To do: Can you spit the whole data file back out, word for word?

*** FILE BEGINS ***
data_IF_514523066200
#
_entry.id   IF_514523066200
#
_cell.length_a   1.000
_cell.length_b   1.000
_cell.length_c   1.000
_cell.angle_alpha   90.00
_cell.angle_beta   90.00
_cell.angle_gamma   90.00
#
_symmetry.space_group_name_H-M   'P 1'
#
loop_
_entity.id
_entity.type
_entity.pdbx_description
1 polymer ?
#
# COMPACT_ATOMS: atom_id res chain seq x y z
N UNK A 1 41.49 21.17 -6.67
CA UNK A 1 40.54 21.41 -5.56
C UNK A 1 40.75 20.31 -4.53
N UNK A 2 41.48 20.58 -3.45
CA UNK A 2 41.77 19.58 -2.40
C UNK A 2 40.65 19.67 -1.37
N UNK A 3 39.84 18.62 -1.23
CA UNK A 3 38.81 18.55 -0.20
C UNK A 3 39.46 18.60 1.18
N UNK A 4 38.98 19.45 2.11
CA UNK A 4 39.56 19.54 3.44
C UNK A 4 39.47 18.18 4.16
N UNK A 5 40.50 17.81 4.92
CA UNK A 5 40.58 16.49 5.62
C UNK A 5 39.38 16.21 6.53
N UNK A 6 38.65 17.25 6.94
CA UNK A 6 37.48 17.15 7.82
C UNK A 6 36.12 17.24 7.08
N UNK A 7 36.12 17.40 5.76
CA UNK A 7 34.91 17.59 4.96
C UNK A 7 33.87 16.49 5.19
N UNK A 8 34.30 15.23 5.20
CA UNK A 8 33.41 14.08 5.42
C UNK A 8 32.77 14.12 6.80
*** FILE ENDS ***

data_IF_514523066200
#
_entry.id   IF_514523066200
#
_cell.length_a   1.000
_cell.length_b   1.000
_cell.length_c   1.000
_cell.angle_alpha   90.00
_cell.angle_beta   90.00
_cell.angle_gamma   90.00
#
_symmetry.space_group_name_H-M   'P 1'
#
loop_
_entity.id
_entity.type
_entity.pdbx_description
1 polymer ?
#
# COMPACT_ATOMS: atom_id res chain seq x y z
N UNK A 1 41.49 21.17 -6.67
CA UNK A 1 40.54 21.41 -5.56
C UNK A 1 40.75 20.31 -4.53
N UNK A 2 41.48 20.58 -3.45
CA UNK A 2 41.77 19.58 -2.40
C UNK A 2 40.65 19.67 -1.37
N UNK A 3 39.84 18.62 -1.23
CA UNK A 3 38.81 18.55 -0.20
C UNK A 3 39.46 18.60 1.18
N UNK A 4 38.98 19.45 2.11
CA UNK A 4 39.56 19.54 3.44
C UNK A 4 39.47 18.18 4.16
N UNK A 5 40.50 17.81 4.92
CA UNK A 5 40.58 16.49 5.62
C UNK A 5 39.38 16.21 6.53
N UNK A 6 38.65 17.25 6.94
CA UNK A 6 37.48 17.15 7.82
C UNK A 6 36.12 17.24 7.08
N UNK A 7 36.12 17.40 5.76
CA UNK A 7 34.91 17.59 4.96
C UNK A 7 33.87 16.49 5.19
N UNK A 8 34.30 15.23 5.20
CA UNK A 8 33.41 14.08 5.42
C UNK A 8 32.77 14.12 6.80